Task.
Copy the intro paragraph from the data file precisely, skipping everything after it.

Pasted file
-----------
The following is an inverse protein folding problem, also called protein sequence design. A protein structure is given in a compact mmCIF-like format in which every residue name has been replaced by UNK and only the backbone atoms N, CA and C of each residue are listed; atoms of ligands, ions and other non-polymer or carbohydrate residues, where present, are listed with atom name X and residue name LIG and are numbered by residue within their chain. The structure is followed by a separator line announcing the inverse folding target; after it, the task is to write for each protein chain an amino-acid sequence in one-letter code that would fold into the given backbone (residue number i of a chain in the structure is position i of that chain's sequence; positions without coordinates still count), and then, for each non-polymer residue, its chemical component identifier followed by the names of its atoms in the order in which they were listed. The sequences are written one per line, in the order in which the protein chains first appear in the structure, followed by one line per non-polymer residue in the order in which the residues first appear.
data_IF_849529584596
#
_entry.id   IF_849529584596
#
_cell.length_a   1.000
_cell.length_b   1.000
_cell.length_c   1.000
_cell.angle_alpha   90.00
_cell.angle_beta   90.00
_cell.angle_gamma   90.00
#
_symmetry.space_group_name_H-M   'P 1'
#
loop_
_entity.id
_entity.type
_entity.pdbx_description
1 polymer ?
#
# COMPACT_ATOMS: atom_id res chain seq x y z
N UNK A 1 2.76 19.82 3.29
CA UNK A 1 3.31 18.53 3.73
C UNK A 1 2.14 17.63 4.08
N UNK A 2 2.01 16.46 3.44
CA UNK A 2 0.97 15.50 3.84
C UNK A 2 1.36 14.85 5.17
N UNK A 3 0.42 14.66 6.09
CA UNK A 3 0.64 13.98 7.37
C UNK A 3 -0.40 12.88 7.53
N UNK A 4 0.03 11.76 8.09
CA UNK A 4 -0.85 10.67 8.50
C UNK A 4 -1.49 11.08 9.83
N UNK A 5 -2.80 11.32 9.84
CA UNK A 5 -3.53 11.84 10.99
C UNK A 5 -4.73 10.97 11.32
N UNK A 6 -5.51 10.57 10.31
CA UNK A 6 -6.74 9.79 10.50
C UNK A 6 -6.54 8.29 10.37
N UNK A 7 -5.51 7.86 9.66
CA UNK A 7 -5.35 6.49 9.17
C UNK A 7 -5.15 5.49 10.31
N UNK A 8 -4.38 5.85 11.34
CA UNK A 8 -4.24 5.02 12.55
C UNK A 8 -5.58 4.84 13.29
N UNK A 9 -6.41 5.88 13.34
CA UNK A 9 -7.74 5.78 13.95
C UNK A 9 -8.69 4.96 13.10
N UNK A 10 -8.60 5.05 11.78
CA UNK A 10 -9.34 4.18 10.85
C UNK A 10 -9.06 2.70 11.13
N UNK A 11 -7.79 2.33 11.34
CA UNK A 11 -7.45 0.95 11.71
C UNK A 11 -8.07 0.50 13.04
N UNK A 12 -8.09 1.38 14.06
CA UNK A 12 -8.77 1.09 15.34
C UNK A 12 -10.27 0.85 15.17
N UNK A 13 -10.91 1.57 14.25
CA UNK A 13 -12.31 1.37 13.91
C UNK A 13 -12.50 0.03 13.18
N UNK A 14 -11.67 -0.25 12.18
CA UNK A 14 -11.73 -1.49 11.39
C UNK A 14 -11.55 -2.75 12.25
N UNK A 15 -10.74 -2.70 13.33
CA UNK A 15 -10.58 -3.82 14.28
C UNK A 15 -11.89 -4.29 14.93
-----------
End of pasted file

The following is an inverse protein folding problem, also called protein sequence design. A protein structure is given in a compact mmCIF-like format in which every residue name has been replaced by UNK and only the backbone atoms N, CA and C of each residue are listed; atoms of ligands, ions and other non-polymer or carbohydrate residues, where present, are listed with atom name X and residue name LIG and are numbered by residue within their chain. The structure is followed by a separator line announcing the inverse folding target; after it, the task is to write for each protein chain an amino-acid sequence in one-letter code that would fold into the given backbone (residue number i of a chain in the structure is position i of that chain's sequence; positions without coordinates still count), and then, for each non-polymer residue, its chemical component identifier followed by the names of its atoms in the order in which they were listed. The sequences are written one per line, in the order in which the protein chains first appear in the structure, followed by one line per non-polymer residue in the order in which the residues first appear.